“It took a lot of counseling,” she says. “The counselor would cycle to my place just to counsel me. It took three months for me to recover from the shock.” She and her son are now both receiving antiretroviral drugs. Her elder children, ages 15 and 13, remain healthy.
Mainala Tembo lives in the capital, Lusaka, where health services are easier to access. But she too shunned prenatal care during the pandemic and opted to have a home delivery. “When I heard statistics of the pandemic on the radio and TV, I got scared,” she says. “I had a healthy pregnancy, but after giving birth I started feeling weak, which I thought was normal for a breastfeeding mother.” When she went to the doctor six months after giving birth, she and her baby were both diagnosed with HIV.
Tembo, a mother of two other children, ages 16 and 12, says she was not screened for HIV during her earlier pregnancies either. (Zambia’s comprehensive testing policy was introduced in 2006.) One reason she demurred from getting tested was fear.
“I was not ready to handle the news of being HIV-positive,” she says. Grappling with the diagnosis now, she regrets her hesitation. “I think it’s foolishness. I should have done the test and prevented my baby from getting infected.”
Dr. Suilanji Sivile, an HIV technician with the Ministry of Health, says the ministry is trying its best to improve access. “One pregnant woman not tested for HIV is too many,” he says. “We as a ministry have ensured that our staff goes around to communities to give correct information and test those who are willing, especially pregnant women.” The pandemic disrupted many health programs but “we have learned to live with it,” he says. “I am sure even women that feared clinics are now freely visiting.”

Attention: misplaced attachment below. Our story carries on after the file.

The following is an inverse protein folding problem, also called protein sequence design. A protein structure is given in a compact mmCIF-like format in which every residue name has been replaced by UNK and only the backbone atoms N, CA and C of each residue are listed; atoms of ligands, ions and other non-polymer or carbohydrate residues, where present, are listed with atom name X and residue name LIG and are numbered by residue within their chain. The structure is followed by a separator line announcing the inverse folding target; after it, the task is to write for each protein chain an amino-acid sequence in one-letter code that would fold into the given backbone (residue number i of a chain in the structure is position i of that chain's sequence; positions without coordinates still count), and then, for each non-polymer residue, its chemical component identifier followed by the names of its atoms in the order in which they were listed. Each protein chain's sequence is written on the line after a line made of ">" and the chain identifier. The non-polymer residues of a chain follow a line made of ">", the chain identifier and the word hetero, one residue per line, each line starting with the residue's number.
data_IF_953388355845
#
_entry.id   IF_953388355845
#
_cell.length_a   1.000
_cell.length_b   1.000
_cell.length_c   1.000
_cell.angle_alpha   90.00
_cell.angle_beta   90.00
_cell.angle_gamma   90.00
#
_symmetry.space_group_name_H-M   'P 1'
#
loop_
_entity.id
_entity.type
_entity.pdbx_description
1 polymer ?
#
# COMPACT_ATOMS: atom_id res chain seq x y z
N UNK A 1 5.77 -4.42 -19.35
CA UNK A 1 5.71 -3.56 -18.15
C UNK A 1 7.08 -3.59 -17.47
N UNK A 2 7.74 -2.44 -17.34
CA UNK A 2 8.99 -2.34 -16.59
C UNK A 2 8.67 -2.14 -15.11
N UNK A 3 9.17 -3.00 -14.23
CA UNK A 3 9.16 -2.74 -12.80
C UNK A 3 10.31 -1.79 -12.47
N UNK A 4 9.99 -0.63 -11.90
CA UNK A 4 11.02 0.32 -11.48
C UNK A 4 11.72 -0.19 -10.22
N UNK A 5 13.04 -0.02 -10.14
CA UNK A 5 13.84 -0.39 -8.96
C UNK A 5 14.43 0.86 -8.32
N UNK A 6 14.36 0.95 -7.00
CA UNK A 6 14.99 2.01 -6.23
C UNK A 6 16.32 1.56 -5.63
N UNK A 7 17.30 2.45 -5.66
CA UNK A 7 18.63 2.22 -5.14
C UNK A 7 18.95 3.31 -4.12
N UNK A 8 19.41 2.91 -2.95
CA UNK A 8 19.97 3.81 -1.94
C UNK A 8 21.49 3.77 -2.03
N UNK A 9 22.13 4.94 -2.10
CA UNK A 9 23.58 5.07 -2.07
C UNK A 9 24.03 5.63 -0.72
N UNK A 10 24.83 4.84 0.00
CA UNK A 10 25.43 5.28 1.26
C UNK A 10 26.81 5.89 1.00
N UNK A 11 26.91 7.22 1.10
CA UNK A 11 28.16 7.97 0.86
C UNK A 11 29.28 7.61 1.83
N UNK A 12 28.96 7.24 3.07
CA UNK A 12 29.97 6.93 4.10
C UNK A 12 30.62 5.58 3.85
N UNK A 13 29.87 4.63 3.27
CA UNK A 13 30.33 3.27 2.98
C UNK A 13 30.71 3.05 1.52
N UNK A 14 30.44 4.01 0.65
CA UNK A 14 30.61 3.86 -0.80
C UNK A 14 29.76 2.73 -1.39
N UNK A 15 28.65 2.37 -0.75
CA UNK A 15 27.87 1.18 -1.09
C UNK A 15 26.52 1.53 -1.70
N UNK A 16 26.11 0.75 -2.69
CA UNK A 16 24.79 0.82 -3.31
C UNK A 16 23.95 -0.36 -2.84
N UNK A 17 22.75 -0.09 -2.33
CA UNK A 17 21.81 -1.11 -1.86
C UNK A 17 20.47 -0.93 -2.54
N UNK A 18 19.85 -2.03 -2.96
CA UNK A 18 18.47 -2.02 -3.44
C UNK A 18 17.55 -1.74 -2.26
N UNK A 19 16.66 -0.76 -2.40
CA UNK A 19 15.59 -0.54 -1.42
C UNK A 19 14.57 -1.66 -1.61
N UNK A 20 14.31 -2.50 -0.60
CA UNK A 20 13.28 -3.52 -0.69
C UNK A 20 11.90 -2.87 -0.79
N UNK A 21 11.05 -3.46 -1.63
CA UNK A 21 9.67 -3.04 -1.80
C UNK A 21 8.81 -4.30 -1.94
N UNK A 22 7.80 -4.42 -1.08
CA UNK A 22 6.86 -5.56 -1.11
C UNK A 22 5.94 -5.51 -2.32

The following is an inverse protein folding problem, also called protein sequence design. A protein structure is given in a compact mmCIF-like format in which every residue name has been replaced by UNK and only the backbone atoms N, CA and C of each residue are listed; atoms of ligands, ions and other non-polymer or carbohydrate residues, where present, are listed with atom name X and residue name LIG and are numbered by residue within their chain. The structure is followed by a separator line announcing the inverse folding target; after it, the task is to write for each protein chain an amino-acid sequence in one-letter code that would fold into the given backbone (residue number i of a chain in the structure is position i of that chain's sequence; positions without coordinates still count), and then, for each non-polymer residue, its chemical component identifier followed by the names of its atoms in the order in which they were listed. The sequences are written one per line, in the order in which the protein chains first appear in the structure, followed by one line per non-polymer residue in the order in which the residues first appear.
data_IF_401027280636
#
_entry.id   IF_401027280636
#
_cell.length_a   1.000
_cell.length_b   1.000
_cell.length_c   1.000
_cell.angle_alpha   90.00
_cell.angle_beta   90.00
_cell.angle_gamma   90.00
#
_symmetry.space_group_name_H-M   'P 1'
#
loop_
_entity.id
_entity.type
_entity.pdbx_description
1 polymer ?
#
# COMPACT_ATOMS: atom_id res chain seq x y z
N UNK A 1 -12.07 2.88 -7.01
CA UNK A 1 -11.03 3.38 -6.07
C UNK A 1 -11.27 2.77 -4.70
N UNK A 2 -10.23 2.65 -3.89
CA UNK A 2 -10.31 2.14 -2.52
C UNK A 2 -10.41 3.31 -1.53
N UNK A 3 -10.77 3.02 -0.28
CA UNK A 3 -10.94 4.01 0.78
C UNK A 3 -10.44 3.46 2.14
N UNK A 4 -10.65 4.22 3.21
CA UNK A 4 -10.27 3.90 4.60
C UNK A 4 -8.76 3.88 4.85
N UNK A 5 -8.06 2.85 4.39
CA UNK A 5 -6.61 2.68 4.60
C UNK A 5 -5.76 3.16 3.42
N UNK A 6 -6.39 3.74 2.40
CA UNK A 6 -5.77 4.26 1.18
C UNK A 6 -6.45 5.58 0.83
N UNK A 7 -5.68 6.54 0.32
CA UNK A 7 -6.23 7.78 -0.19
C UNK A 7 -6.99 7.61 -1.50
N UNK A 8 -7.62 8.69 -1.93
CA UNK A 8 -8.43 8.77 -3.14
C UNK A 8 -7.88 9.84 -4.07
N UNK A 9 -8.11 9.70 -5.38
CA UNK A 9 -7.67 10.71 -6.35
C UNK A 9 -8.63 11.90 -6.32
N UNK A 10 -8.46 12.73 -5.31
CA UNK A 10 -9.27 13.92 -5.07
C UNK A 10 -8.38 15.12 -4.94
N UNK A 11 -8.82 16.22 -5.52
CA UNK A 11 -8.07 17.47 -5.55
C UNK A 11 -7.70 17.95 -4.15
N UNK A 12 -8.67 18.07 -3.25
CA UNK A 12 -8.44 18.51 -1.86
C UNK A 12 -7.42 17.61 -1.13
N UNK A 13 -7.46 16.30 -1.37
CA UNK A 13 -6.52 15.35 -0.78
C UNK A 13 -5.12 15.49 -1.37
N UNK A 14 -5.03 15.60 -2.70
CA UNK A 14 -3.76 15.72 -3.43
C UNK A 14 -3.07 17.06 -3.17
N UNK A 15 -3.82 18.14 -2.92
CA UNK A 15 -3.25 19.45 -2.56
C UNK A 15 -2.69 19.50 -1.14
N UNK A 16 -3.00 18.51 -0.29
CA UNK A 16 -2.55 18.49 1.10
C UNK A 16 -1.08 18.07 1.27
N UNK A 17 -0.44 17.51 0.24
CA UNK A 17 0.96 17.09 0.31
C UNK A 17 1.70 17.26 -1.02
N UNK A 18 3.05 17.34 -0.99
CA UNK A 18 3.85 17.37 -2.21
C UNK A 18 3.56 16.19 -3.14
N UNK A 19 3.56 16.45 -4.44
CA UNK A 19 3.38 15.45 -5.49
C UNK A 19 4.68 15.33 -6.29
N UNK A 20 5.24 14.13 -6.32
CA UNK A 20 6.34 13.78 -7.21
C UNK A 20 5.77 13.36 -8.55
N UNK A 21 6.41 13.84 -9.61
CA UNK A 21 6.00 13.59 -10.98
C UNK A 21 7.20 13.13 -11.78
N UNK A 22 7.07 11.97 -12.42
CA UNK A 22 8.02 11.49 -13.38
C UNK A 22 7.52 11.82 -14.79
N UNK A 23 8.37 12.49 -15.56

The World Health Organization recommends that expectant mothers see a doctor, nurse or midwife at least eight times during pregnancy — revising its earlier recommendation of a minimum of four contacts — in order to receive services and information crucial for their health and that of their future children. In Zambia, according to the latest data from the United Nations Children’s Fund, known as UNICEF, fewer than two-thirds of women age 15-49 access prenatal care four or more times — another impediment in the country’s efforts to meet the United Nations goal of ending the AIDS epidemic by 2030. Eastern and southern Africa, accounting for approximately 55% of all people living with HIV, had made great strides in containing the virus. New HIV infections declined by 43% between 2010 and 2020, with a 64% decline among children — the sharpest reduction in any region.
Sivile acknowledges that distance may be a barrier to access, but he points to the availability of “mothers’ shelters” in rural areas: lodging available for out-of-town pregnant women waiting to deliver their babies at clinics or access other forms of care. Chalo says her rural clinic does have a mothers’ shelter but it was difficult for her to stay there. “You need to have enough money for food,” she says, “and I could not leave the children at home alone. I needed to be available for my children.”
Prudence Phiri, GPJ, translated some interviews from Nyanja.